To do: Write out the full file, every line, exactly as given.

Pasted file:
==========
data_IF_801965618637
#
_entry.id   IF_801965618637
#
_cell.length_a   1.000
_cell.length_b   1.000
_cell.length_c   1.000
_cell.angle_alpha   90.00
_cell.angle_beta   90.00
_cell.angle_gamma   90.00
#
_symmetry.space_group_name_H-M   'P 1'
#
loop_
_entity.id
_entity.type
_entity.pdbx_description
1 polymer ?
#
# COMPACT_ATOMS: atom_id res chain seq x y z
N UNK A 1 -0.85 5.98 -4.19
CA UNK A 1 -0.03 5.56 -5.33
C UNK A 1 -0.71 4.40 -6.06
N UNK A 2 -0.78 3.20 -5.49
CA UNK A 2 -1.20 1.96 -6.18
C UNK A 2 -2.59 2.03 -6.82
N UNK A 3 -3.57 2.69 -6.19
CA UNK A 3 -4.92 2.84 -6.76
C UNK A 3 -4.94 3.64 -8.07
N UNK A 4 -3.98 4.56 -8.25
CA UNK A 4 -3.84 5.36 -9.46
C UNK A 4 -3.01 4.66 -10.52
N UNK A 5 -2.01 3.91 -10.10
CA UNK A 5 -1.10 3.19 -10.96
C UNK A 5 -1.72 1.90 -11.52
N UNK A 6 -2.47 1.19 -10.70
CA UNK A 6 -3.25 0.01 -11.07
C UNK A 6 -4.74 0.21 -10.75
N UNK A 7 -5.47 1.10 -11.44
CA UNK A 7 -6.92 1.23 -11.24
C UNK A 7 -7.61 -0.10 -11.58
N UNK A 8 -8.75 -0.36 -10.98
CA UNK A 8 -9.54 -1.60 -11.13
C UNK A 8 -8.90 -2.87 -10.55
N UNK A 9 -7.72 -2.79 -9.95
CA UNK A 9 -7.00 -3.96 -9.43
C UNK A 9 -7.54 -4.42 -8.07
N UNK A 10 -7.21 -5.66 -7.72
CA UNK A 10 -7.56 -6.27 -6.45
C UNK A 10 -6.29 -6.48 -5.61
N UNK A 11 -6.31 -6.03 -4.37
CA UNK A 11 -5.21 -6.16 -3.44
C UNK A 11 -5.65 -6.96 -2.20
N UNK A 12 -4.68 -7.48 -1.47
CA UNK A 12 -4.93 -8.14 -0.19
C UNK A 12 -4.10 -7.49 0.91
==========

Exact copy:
data_IF_801965618637
#
_entry.id   IF_801965618637
#
_cell.length_a   1.000
_cell.length_b   1.000
_cell.length_c   1.000
_cell.angle_alpha   90.00
_cell.angle_beta   90.00
_cell.angle_gamma   90.00
#
_symmetry.space_group_name_H-M   'P 1'
#
loop_
_entity.id
_entity.type
_entity.pdbx_description
1 polymer ?
#
# COMPACT_ATOMS: atom_id res chain seq x y z
N UNK A 1 -0.85 5.98 -4.19
CA UNK A 1 -0.03 5.56 -5.33
C UNK A 1 -0.71 4.40 -6.06
N UNK A 2 -0.78 3.20 -5.49
CA UNK A 2 -1.20 1.96 -6.18
C UNK A 2 -2.59 2.03 -6.82
N UNK A 3 -3.57 2.69 -6.19
CA UNK A 3 -4.92 2.84 -6.76
C UNK A 3 -4.94 3.64 -8.07
N UNK A 4 -3.98 4.56 -8.25
CA UNK A 4 -3.84 5.36 -9.46
C UNK A 4 -3.01 4.66 -10.52
N UNK A 5 -2.01 3.91 -10.10
CA UNK A 5 -1.10 3.19 -10.96
C UNK A 5 -1.72 1.90 -11.52
N UNK A 6 -2.47 1.19 -10.70
CA UNK A 6 -3.25 0.01 -11.07
C UNK A 6 -4.74 0.21 -10.75
N UNK A 7 -5.47 1.10 -11.44
CA UNK A 7 -6.92 1.23 -11.24
C UNK A 7 -7.61 -0.10 -11.58
N UNK A 8 -8.75 -0.36 -10.98
CA UNK A 8 -9.54 -1.60 -11.13
C UNK A 8 -8.90 -2.87 -10.55
N UNK A 9 -7.72 -2.79 -9.95
CA UNK A 9 -7.00 -3.96 -9.43
C UNK A 9 -7.54 -4.42 -8.07
N UNK A 10 -7.21 -5.66 -7.72
CA UNK A 10 -7.56 -6.27 -6.45
C UNK A 10 -6.29 -6.48 -5.61
N UNK A 11 -6.31 -6.03 -4.37
CA UNK A 11 -5.21 -6.16 -3.44
C UNK A 11 -5.65 -6.96 -2.20
N UNK A 12 -4.68 -7.48 -1.47
CA UNK A 12 -4.93 -8.14 -0.19
C UNK A 12 -4.10 -7.49 0.91